Phosphate and potash
While most of this series has related to nitrogenous fertilizers, let’s shift our attention towards phosphate and potash fertilizers.
Retail prices have been falling
On October 25, phosphate and potash fertilizers traded at $589 and $533 per metric tonne. The two fertilizers saw large declines in September as crop prices fell and wholesale prices for the two fertilizers fell in mid-summer due to the breakup of a partnership between Belaruskali and Uralkali—two of the top-five potash producers.
Taking advantage of the current situation
As competition rose, countries like China and India have taken the opportunity to negotiate or renegotiate contracts at lower prices. While the impact on retail prices wasn’t immediate, as people were probably in wait-and-see mode, farmers’ caution eventually led to a collapse in US potash retail price in September. Lower potash purchases and an oversupplied phosphate market also negatively impacted the sales of phosphate fertilizers.
But the downtrend could be ending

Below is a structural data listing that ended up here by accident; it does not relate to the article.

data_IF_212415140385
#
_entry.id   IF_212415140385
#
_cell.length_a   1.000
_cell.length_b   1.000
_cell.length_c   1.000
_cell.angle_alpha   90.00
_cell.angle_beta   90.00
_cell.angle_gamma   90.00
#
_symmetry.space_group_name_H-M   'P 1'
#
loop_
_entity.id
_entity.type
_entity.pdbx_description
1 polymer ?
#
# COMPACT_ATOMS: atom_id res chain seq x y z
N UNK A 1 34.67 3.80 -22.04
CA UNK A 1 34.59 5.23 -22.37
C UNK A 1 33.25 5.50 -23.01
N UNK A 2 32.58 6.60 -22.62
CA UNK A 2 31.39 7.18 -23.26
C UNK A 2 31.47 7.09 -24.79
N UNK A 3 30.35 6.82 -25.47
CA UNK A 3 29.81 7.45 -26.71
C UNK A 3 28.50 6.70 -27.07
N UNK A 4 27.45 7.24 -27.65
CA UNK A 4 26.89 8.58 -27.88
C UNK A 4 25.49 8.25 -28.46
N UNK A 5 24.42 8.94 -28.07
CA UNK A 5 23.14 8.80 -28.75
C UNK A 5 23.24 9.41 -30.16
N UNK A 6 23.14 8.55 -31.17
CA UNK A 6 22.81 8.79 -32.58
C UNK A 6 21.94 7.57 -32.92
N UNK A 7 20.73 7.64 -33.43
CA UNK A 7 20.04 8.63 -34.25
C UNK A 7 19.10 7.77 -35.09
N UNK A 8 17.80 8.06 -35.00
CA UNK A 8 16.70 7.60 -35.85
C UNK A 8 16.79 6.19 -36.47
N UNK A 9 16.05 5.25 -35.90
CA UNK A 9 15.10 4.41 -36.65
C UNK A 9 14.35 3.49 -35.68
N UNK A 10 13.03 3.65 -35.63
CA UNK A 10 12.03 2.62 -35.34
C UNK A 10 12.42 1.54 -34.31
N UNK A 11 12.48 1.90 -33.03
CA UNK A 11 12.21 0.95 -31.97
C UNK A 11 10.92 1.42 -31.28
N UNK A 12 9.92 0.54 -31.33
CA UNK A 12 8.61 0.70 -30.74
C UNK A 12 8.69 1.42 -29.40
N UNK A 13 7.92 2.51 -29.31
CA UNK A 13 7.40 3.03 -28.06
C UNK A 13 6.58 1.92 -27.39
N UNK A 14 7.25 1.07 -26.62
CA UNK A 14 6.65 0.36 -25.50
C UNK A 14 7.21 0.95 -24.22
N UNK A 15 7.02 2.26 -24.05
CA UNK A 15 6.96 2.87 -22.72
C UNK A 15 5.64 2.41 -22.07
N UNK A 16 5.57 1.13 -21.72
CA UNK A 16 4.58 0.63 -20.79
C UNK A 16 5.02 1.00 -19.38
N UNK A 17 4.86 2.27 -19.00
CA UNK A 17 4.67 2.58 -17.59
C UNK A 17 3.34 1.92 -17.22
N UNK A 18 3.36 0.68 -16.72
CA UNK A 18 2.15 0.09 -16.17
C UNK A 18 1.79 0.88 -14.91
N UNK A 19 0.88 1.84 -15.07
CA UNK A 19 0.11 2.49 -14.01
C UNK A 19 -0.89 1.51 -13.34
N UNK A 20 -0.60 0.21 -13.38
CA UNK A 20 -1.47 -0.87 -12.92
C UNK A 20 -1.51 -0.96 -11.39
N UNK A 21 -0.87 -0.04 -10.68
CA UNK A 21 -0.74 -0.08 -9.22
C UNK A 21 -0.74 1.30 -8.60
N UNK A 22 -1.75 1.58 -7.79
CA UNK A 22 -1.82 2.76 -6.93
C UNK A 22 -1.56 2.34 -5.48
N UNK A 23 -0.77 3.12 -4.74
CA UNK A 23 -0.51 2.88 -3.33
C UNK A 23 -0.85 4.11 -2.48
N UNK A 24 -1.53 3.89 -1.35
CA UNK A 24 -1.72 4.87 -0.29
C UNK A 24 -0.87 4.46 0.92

Despite recent trends, most producers don’t expect wholesale fertilizer prices to fall much farther over the medium to long term. If prices do fall, they believe that China and India will increase purchases and support prices. Production cuts should also support prices. As retail fertilizer prices often follow wholesale prices, this case would be positive for Agrium Inc. (AGU)—a major player in the retail business.
A halt in wholesale prices would also be positive for potash and phosphate producers like Agrium Inc. (AGU), Intrepid Potash Inc. (IPI), Mosaic Co. (MOS), and Potash Corp. (POT). The VanEck Vectors Agribusiness ETF (MOO) should also benefit.